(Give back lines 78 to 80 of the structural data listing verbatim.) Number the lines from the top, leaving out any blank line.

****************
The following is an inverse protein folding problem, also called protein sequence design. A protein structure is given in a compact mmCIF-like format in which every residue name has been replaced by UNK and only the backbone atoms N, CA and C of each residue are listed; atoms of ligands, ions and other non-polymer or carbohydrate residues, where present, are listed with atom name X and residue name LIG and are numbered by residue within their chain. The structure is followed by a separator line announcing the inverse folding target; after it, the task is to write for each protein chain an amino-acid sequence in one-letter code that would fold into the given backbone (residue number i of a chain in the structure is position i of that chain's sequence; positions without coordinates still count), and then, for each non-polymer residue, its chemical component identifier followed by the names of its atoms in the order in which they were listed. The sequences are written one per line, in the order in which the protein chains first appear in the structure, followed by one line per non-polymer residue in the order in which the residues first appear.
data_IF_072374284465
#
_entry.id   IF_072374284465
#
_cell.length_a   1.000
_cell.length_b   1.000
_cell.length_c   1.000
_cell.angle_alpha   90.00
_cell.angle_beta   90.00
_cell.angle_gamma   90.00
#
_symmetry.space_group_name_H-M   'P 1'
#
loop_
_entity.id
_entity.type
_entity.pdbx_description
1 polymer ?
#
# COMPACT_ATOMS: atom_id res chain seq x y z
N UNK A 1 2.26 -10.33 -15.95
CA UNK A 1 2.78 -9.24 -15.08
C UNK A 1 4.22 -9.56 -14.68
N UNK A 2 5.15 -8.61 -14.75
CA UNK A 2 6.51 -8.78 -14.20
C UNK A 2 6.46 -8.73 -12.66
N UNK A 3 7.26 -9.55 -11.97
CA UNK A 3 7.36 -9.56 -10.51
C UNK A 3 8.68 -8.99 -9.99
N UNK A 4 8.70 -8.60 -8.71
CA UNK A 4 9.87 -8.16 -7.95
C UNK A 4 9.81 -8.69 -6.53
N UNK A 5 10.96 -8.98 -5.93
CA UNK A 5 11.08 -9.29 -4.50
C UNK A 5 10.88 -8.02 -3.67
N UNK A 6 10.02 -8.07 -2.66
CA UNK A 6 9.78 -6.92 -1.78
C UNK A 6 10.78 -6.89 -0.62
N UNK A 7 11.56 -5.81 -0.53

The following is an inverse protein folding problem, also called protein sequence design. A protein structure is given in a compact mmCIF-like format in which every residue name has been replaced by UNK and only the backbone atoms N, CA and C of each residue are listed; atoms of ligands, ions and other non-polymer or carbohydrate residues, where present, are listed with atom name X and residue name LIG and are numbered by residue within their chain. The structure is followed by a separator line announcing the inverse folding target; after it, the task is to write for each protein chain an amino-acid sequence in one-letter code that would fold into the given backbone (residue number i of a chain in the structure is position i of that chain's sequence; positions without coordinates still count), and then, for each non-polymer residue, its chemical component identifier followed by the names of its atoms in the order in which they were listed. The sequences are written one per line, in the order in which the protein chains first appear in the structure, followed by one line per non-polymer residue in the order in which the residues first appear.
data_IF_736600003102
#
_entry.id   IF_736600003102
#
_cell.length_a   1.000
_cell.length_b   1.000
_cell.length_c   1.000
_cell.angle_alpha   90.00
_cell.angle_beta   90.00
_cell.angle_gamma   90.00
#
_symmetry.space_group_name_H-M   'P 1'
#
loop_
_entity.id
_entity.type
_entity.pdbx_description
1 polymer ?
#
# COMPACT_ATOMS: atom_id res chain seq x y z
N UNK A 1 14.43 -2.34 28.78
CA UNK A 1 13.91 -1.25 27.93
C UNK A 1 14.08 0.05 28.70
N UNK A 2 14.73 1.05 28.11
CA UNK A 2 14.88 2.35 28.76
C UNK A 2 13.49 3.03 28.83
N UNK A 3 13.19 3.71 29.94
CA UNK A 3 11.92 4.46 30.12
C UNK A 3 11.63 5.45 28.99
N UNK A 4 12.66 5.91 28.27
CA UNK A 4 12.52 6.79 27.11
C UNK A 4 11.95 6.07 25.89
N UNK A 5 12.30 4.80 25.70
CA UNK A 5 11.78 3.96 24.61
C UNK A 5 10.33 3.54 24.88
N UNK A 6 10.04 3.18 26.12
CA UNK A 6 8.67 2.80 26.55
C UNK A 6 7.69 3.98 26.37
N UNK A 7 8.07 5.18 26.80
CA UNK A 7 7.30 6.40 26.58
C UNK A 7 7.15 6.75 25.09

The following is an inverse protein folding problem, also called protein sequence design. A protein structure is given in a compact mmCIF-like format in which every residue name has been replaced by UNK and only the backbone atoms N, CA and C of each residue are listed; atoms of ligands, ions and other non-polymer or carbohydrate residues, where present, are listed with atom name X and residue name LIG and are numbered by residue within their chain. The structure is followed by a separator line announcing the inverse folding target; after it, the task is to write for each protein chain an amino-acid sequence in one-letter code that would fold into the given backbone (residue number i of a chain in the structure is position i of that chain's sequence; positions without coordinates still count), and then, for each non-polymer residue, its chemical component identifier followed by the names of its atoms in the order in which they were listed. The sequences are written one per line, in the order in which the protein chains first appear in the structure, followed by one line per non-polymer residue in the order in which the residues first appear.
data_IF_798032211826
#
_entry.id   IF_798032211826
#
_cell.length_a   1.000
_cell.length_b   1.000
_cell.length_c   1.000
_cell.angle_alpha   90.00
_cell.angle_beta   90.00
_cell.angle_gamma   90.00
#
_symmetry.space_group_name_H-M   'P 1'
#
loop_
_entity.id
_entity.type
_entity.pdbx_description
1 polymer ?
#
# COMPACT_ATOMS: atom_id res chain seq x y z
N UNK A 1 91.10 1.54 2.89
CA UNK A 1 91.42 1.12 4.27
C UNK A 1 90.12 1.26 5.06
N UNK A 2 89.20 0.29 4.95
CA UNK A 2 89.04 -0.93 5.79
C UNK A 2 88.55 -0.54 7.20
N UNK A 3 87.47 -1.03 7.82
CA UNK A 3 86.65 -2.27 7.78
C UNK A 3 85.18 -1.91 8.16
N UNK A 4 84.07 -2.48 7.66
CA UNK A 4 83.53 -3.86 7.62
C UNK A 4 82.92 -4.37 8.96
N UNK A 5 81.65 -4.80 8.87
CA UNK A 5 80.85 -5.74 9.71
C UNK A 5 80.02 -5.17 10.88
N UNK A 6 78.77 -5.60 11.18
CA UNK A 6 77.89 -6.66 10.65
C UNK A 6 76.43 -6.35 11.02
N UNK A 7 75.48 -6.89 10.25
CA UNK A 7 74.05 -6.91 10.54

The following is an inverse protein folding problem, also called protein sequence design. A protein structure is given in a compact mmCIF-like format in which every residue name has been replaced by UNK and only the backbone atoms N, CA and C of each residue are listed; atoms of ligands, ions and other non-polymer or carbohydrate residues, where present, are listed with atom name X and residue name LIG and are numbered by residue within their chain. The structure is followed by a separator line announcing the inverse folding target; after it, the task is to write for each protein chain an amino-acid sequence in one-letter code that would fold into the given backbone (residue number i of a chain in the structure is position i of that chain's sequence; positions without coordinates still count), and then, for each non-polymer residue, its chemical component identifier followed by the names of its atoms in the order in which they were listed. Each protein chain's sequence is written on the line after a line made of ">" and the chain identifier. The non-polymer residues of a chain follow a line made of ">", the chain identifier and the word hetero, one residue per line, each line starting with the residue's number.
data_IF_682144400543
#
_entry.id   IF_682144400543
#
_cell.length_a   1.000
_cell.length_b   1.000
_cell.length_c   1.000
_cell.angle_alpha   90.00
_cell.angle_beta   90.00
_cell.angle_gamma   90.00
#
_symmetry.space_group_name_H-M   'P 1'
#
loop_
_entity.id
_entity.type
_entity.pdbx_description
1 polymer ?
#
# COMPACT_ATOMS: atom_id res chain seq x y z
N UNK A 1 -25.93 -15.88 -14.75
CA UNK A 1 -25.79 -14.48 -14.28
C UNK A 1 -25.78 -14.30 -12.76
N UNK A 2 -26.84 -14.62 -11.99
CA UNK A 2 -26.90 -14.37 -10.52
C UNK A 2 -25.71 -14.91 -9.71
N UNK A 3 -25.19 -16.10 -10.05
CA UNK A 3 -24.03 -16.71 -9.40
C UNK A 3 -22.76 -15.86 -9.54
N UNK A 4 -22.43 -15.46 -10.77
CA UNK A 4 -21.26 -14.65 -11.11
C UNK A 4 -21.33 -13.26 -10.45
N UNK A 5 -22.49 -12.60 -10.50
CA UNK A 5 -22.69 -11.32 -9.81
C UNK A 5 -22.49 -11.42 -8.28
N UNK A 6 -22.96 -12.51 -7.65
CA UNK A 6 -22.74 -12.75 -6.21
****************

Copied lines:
CA UNK A 6 8.67 2.80 26.55
C UNK A 6 7.69 3.98 26.37
N UNK A 7 8.07 5.18 26.80